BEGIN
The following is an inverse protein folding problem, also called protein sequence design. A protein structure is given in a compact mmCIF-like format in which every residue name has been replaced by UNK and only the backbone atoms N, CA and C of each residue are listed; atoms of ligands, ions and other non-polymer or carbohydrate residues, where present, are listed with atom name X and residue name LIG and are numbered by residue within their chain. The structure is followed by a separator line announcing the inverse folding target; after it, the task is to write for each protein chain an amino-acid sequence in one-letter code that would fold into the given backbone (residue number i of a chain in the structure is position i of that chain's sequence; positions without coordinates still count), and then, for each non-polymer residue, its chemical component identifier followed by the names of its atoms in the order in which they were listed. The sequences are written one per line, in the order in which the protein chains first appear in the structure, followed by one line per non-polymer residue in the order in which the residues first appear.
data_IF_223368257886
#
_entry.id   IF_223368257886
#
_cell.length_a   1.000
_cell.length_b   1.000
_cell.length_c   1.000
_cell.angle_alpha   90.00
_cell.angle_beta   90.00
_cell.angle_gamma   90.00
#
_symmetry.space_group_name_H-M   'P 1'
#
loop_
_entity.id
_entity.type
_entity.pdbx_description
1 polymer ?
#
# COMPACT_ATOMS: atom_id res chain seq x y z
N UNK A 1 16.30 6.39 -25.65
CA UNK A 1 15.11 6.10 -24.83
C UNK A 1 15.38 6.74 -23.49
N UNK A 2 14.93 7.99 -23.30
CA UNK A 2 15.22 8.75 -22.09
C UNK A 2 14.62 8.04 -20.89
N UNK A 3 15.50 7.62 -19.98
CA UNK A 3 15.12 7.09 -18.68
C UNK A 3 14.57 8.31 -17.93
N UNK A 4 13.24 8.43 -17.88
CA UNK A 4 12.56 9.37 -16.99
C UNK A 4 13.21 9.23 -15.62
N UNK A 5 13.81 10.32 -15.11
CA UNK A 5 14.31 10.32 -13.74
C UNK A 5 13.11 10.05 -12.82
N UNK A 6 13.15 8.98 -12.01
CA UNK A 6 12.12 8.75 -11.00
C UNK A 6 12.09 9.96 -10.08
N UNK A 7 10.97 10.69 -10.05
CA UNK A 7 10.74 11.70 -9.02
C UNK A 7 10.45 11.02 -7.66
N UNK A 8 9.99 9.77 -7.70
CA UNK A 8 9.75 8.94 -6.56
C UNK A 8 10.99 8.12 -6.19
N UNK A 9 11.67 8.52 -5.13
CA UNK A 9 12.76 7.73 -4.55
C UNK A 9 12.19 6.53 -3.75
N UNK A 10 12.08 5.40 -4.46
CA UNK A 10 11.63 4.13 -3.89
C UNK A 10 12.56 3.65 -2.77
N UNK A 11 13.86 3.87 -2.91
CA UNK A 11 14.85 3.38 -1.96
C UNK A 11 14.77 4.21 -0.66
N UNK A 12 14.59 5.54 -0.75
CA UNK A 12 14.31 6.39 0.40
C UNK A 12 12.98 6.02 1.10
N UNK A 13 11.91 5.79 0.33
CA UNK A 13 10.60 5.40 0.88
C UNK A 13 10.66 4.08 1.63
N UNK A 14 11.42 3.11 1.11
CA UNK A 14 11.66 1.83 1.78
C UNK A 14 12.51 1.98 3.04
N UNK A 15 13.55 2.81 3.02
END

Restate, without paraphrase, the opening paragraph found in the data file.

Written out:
The following is an inverse protein folding problem, also called protein sequence design. A protein structure is given in a compact mmCIF-like format in which every residue name has been replaced by UNK and only the backbone atoms N, CA and C of each residue are listed; atoms of ligands, ions and other non-polymer or carbohydrate residues, where present, are listed with atom name X and residue name LIG and are numbered by residue within their chain. The structure is followed by a separator line announcing the inverse folding target; after it, the task is to write for each protein chain an amino-acid sequence in one-letter code that would fold into the given backbone (residue number i of a chain in the structure is position i of that chain's sequence; positions without coordinates still count), and then, for each non-polymer residue, its chemical component identifier followed by the names of its atoms in the order in which they were listed. The sequences are written one per line, in the order in which the protein chains first appear in the structure, followed by one line per non-polymer residue in the order in which the residues first appear.